Headshot of La Cieca

Cher Public

  • Milady DeWinter: Tanner is indeed hard on the ears – I was somewhat traumatized by his Samson.... 1:40 PM
  • la vociaccia: I might try to get to her performance, then. I was also planning on going to Tamara... 1:17 PM
  • antikitschychick: lol Milady it’s ok. You don’t have to apologize for disagreeing with me,... 1:05 PM
  • antikitschychick: ok for all those who have yet to see this here is proof of how compelling L :shock: mi can... 12:56 PM
  • Krunoslav: Tanner is scheduled for 1/2, the same show as the debut of Marjorie Owens. , I heard her in the... 12:54 PM
  • Krunoslav: “[W]ho knows more about Italian opera than Muti?” –Fiend and Billingsgate... 12:51 PM
  • la vociaccia: Palombi, the tenor on youtube bleating the entirety of ‘Vesti La Giubba’ out of... 12:45 PM
  • antikitschychick: thanks for responding to my comment Ivy. I now totally get what you mean and again, I... 12:38 PM
  • manou: He was in the Gods. 12:30 PM
  • Cicciabella: “…the braying of asses and the grunting of hogs.” Did Martin Luther attend... 12:20 PM

Love in bloom

Everything about Aleksandra Kurzak’s new disc is a variation on the term “fioritura.”  From the fuchsia-colored album design, with the decoratively curvaceous soprano brandishing a bouquet of flowers wearing a patterned ensemble of similar hue, to a collection of arias and scenes that bloom through her spectacular coloratura facility, Bel Raggio is a thing of beauty.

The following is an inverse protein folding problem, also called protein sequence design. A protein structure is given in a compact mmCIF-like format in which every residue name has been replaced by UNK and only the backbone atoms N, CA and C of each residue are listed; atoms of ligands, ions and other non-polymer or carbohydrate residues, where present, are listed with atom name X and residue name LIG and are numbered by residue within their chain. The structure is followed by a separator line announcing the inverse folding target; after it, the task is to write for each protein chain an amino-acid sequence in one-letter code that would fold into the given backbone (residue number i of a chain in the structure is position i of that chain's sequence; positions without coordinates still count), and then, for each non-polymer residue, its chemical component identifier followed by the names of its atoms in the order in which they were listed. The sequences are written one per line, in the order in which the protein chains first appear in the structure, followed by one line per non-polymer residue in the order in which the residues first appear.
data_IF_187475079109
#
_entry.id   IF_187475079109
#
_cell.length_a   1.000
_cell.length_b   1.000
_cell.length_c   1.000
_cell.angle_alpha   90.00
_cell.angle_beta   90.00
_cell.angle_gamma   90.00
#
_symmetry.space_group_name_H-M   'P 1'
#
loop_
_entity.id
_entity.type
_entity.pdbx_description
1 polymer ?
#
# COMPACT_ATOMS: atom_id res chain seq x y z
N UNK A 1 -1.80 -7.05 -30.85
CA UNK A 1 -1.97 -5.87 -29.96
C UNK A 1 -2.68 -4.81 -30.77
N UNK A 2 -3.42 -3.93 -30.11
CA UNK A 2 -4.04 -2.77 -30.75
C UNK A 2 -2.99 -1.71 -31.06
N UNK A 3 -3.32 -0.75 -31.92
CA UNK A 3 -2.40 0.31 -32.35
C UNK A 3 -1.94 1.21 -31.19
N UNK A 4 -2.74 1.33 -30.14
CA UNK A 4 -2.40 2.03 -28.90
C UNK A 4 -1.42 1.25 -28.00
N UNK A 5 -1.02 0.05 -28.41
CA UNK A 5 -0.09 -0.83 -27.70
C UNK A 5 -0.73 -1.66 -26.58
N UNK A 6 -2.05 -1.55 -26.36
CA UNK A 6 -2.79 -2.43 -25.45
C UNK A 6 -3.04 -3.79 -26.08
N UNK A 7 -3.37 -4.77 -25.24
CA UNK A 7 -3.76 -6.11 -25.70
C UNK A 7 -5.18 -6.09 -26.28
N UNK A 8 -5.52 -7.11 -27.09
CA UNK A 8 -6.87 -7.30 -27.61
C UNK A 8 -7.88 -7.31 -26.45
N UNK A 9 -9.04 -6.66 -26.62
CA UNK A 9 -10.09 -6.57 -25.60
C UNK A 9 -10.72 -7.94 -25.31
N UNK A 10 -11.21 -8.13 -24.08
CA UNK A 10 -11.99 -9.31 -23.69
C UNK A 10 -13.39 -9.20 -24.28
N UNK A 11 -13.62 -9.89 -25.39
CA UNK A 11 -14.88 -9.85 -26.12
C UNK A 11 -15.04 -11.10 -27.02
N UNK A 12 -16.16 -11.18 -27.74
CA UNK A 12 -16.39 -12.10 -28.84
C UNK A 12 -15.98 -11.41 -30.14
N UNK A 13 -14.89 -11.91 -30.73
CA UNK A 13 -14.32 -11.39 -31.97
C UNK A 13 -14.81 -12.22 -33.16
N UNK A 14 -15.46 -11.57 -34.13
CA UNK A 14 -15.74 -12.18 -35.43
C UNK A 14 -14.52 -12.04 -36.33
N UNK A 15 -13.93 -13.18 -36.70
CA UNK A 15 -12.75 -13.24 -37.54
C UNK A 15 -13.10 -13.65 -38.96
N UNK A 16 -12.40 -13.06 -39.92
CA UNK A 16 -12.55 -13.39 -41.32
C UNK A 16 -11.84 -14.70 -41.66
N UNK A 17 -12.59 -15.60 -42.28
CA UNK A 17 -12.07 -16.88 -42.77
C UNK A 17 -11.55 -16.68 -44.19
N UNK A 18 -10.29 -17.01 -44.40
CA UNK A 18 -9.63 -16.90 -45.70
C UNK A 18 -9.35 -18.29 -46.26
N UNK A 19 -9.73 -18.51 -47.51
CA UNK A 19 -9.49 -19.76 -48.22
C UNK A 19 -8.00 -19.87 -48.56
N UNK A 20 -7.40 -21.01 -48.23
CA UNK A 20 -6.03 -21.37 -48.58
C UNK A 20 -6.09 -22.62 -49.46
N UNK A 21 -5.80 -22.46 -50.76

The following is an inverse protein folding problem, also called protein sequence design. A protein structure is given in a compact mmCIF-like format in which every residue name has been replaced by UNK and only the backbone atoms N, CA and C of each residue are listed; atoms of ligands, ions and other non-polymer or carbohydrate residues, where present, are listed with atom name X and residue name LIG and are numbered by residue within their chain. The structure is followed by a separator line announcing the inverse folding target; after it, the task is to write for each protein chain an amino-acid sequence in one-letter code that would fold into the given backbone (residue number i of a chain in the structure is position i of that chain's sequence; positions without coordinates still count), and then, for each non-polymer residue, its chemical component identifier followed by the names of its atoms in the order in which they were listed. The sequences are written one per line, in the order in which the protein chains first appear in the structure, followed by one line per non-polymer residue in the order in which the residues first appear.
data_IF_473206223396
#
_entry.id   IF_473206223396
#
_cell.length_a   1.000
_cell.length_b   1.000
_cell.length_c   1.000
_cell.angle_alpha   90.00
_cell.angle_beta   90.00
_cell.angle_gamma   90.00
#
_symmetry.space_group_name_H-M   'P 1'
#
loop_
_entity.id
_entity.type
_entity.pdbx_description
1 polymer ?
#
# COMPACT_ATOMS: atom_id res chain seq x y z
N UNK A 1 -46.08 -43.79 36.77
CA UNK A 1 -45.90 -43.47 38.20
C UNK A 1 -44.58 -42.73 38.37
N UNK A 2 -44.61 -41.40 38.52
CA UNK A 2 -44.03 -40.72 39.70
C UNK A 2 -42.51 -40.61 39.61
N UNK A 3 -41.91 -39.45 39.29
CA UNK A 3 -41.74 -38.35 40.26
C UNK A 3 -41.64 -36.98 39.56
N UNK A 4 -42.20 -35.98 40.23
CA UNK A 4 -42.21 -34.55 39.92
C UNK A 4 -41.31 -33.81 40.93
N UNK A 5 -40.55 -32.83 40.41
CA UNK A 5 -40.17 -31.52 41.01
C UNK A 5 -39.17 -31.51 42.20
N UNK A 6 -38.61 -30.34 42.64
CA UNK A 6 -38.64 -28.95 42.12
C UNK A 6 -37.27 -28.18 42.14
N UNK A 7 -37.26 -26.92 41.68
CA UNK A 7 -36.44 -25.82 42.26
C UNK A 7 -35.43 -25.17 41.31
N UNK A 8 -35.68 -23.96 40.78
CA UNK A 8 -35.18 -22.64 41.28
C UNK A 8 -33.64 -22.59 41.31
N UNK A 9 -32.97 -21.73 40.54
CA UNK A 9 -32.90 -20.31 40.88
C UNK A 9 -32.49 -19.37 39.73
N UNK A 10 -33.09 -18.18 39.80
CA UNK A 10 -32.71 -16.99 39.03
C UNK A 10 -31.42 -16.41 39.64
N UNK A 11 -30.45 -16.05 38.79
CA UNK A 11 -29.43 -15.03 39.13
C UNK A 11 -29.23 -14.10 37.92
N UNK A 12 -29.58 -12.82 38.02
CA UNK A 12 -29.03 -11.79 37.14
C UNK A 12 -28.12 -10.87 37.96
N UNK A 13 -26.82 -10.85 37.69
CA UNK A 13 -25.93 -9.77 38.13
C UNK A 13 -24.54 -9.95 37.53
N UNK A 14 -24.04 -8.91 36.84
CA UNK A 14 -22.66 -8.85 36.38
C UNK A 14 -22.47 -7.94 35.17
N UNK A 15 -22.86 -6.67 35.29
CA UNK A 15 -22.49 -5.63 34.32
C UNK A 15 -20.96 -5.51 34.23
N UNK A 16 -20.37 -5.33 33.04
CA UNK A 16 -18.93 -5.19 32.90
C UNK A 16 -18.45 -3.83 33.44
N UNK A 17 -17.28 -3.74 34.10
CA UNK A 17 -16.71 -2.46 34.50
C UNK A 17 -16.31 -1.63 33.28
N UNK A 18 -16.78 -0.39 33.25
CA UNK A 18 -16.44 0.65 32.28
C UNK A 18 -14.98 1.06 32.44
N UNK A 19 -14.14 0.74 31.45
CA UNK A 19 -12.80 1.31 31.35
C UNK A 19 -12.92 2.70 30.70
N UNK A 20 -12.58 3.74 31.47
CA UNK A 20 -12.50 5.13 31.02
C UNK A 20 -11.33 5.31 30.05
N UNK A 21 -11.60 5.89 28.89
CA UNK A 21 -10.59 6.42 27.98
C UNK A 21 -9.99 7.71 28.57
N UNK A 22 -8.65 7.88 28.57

While her first album was a “calling card” recital, designed to showcase her talent across a continuum of popular repertoire, Bel Raggio is devoted exclusively to the work of Gioacchino Rossini.  The soprano has made the works of the “master from Pesaro” something of a specialty and his operas have figured prominently in her European career.  She adds yet another Rossini heroine to her repertoire when she essays Countess Adele in Le Comte Ory for La Scala in July 2014.   Read more »

Our retrospection will now be all to the future


La Cieca predicts you will be seeing more of the same old puritans at the Met next season, and she’s not just talking about the ones who slouch around during intermission hissing, “You call that a trill?” But uou will also see six new productions (including a Met premiere of a 21st century work) and the local debut of one of opera’s most controversial stage directors. Read more »